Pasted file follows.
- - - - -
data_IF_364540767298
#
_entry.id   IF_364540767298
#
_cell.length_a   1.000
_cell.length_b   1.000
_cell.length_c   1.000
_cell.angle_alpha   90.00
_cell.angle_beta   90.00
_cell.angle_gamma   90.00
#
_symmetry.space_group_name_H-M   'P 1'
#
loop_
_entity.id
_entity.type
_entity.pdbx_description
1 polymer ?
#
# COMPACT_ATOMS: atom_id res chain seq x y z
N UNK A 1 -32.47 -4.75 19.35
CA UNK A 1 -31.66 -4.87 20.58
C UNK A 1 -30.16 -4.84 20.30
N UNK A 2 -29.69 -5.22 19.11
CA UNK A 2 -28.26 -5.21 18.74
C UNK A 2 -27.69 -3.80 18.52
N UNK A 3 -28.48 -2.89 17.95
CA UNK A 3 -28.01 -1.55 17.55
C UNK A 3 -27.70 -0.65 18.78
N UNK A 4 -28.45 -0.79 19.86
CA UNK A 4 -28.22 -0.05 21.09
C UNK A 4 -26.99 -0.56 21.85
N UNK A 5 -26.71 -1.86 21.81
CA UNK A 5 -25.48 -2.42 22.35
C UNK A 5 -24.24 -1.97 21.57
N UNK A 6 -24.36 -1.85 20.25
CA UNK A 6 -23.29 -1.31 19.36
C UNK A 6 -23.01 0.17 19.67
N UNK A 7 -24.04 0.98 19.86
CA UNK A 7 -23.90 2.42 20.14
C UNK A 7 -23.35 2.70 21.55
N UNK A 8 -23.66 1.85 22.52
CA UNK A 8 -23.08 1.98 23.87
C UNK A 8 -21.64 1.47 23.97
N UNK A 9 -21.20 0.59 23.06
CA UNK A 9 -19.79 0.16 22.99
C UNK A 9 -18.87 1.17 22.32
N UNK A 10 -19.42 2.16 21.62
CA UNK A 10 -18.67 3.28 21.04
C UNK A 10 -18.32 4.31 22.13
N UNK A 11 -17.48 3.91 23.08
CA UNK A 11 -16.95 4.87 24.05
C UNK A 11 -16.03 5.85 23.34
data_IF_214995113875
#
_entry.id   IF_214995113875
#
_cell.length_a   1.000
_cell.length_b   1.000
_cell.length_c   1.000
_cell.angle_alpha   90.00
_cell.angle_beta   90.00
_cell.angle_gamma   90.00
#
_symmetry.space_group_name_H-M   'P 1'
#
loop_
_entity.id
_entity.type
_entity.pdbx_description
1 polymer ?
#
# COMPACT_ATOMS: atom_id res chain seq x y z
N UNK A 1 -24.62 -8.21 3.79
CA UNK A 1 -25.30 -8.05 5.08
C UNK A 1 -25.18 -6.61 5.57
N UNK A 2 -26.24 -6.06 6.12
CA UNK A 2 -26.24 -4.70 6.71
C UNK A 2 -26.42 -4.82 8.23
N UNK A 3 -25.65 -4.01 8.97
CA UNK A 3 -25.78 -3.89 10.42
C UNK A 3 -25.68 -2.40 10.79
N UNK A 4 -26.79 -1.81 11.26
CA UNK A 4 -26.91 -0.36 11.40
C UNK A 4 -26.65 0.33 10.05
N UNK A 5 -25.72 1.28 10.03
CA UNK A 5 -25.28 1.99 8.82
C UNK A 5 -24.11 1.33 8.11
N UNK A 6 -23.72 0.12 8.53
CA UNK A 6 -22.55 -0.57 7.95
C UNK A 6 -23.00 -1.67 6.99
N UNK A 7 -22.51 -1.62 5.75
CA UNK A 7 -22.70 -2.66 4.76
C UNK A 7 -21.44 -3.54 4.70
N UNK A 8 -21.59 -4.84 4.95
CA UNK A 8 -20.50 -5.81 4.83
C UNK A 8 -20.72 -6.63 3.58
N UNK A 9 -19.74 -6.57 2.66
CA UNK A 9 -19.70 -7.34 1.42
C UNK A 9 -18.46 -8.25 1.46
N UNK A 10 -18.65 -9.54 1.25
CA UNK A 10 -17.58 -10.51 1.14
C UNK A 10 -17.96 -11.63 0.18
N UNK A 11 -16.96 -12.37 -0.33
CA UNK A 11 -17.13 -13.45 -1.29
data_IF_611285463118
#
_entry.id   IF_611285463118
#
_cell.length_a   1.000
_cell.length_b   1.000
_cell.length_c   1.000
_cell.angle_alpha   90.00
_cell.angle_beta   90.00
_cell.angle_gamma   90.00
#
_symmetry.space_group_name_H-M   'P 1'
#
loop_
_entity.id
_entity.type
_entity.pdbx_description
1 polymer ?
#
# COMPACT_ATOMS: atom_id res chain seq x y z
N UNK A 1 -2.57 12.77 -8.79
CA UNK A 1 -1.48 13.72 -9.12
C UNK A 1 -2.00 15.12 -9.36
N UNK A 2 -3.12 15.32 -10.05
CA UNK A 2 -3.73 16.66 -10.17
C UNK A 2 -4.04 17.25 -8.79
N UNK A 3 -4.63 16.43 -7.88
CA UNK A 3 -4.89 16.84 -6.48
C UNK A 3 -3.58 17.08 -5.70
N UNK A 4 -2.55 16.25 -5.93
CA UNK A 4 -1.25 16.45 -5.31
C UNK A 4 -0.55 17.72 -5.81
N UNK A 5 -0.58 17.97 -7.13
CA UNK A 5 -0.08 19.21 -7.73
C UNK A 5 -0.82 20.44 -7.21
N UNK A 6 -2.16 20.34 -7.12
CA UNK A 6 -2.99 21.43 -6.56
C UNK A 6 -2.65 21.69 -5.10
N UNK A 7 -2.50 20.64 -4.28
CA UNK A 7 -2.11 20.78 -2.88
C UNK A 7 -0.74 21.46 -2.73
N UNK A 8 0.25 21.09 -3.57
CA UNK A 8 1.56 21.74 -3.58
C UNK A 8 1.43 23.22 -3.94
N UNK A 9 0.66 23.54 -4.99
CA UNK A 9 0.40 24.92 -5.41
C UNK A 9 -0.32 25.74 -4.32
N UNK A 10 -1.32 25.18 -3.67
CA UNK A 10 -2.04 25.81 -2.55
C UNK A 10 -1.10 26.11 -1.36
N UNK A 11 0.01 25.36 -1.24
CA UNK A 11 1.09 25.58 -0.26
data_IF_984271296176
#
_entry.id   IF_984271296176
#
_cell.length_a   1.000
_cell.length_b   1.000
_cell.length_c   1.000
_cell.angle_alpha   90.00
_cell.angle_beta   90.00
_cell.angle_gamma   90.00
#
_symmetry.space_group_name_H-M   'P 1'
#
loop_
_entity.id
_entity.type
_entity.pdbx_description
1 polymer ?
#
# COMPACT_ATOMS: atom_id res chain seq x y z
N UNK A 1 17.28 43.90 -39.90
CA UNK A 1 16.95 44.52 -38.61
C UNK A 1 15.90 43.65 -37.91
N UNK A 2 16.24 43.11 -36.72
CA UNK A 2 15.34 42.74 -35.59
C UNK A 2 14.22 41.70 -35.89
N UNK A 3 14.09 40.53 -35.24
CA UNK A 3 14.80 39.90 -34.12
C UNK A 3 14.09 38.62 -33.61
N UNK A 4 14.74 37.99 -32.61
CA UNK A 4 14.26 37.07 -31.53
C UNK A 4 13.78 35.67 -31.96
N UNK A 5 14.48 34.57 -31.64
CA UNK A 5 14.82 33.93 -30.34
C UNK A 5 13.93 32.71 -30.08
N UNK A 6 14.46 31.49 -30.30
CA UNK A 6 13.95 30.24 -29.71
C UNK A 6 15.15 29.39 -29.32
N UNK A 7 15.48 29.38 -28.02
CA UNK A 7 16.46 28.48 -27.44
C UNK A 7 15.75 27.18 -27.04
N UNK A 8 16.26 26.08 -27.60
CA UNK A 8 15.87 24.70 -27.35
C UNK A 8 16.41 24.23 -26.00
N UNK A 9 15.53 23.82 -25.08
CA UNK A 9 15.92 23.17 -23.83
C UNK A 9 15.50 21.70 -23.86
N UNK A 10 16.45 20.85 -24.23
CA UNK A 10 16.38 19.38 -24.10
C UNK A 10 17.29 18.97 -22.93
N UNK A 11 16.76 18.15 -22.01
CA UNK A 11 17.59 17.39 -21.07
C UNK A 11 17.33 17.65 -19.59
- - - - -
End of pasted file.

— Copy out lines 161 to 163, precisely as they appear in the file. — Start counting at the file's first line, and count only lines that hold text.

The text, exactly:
#
_cell.length_a   1.000
_cell.length_b   1.000